# Possibilities to Split Book-Stack

I'm struggeling with the following problem in Python. The problem is more like math specific than Python specific.

I've got a number of `N` books as a Stack. And a number of `P` stacks to split on. I'm looking for the possibilites to split this stack, avoiding repetitions and empty stacks.

So let's say my stack is 4 books tall, what are the possibilities to split on 2 stacks ?

The possibilities to split would be:

``````(1,3)
(2,2)
``````

There would also be the possibility of `(3,1)`, but since `(1,3)` is already in my output, I don't want `(3,1)` to be there too.

Another example:

5 books, 3 stacks

``````(3,1,1)
(2,2,1)
``````

Solutions like `(1,1,3)`, `(2,1,2)` are not in my output beacause they are redundant.

Im looking for an EFFICIENT way to compute the tuples of stacks. I'm working with a starting stack sizes up to 400, this stack could be split into another stack, which could also be split and so on.

Is there already a reference which covers this problem?

I think it would be easy to solve in combinatoric terms, but the problem here is, I am interested in the Possibilities themself and not just the number of possibilities !

Any help here?

cheers

### Eliminating duplicates:

You can do this by taking the first permutation of each combination.

In other words having the smallest stacks in front. E.g {1,2,3},{1,3,2},{2,1,3},{2,3,1},{3,1,2},{3,2,1}

### Efficiency:

You probably want to do this with recursion, so at each step you know the possible size of the stack is at least the size of the previous

You know that all following stackSizes have to be at least the current size. So the maximum size is the number of books left divided by the number of stacks left (floor).

E.g. 10 books left for 3 stacks. `floor(10/3) = 3`. Which is right because the max combination left at that point is `{3,3,4}`

Hence this will prevent you to step into a failing combination.

### Code

``````import math

def bookStack(cur, min, booksLeft, sizes):
if len(sizes) == (cur+1):
sizes[cur] = booksLeft
print(sizes)
return;
max = math.floor(booksLeft / (len(sizes)-cur))+1;
for take in range(min,max):
sizes[cur] = take
bookStack(cur+1, take, booksLeft-take, sizes)
``````

For 5 books over 3 stacks, call this with:

``````bookStack(0,1,5,*3)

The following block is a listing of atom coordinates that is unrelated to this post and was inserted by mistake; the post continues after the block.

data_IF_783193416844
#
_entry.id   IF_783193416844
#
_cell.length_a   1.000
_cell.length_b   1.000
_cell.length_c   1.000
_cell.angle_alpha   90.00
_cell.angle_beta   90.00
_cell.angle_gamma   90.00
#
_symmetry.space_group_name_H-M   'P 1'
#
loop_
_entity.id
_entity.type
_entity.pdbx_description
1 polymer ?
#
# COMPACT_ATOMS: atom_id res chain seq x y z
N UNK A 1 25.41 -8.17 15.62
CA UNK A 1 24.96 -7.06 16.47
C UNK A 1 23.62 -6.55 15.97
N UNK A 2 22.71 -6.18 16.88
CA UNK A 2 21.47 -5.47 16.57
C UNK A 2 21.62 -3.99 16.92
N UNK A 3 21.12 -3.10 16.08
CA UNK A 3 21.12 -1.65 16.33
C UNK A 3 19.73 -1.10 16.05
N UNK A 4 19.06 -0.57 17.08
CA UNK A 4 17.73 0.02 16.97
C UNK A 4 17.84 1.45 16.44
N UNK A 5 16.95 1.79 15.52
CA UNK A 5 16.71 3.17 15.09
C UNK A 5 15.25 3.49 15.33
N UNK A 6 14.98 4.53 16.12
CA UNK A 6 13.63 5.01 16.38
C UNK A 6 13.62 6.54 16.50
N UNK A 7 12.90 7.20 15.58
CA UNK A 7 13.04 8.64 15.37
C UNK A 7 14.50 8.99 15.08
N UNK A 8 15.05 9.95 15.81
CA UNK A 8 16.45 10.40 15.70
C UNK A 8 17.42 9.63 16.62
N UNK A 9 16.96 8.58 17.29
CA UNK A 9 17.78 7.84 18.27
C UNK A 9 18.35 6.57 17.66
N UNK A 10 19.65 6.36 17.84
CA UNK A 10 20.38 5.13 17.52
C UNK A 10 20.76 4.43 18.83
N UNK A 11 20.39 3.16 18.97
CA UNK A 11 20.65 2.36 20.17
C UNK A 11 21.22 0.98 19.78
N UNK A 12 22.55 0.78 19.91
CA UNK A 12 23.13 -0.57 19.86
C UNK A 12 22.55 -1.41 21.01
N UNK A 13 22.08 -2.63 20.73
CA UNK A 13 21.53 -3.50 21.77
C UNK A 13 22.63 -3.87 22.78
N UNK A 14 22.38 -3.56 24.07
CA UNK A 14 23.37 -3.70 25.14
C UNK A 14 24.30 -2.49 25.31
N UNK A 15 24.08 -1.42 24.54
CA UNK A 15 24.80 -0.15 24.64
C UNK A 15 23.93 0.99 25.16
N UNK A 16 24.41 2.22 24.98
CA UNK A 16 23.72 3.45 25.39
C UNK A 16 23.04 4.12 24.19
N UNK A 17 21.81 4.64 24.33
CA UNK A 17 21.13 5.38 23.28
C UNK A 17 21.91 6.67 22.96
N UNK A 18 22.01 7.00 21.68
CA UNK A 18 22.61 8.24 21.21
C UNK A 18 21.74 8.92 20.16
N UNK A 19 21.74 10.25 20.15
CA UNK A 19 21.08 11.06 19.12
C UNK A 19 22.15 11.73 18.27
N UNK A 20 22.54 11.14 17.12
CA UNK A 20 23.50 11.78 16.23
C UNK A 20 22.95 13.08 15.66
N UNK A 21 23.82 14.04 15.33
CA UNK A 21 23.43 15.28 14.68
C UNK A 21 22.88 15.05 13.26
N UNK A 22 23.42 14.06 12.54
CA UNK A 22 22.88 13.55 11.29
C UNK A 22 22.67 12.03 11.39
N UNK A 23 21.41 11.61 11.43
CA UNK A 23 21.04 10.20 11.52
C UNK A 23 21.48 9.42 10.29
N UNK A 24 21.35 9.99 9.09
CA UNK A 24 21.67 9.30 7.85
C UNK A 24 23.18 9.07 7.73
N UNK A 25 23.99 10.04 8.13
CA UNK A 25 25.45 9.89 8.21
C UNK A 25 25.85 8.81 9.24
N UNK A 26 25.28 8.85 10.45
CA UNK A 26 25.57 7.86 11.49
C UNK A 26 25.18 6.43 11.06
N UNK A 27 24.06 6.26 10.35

``````

Run it here

Remark: Although you want all unique combinations, this still is a fast growing function and will only work for a small number of stacks. Or when the number of stacks is almost equal with the number of books. You will notice.

• You may not have noticed, but you can accept this answer. Accepting an answer is important as it both rewards posters for solving your problem and informs others that your issue is resolved. – Sam Segers Jan 17 '16 at 20:30
• It works perfectly. Still, I'm struggling with getting the idea of it. I'm always getting lost in the recursion when thinking through. Would you please be so kind as to explain the steps a little more? For example what do you mean by "each step you now the possible size of the stack is at least the size of the previous" ? Despite my lazy mind, i think it's great work you did there, thanks mate ! Regarding the accepting of the post: That's what i did now, thanks for the hint ! – Wigglepee Jan 17 '16 at 20:32
• You know our sequence is increasing, so the current element has to be at least the same size of the previous handled stack. And let's say we have `P` stacks to fill left with `N` books. As I explained `N/P` is our max. If you would take `(N/P)+1`, with `P` stacks left. The total number of books left should be `((N/P)+1) * P` which is strictly greater than `N` - the number of books left. I suggest you try to debug this code, for example by printing `cur`, `min` and `max` out. – Sam Segers Jan 17 '16 at 20:46
• @AlexanderGrass & SamSegers Please don't pressure the OP into accepting an answer when only one answer has been posted yet, and only 5 hours have passed since the question was asked. – m69 ''snarky and unwelcoming'' Jan 18 '16 at 2:12
• @m69 You are probably right. But it actually was a reaction to the author just saying "thank you, that's it." Which was removed later. Considering the rep of the author I don't feel this is appropriate. – Sam Segers Jan 18 '16 at 5:19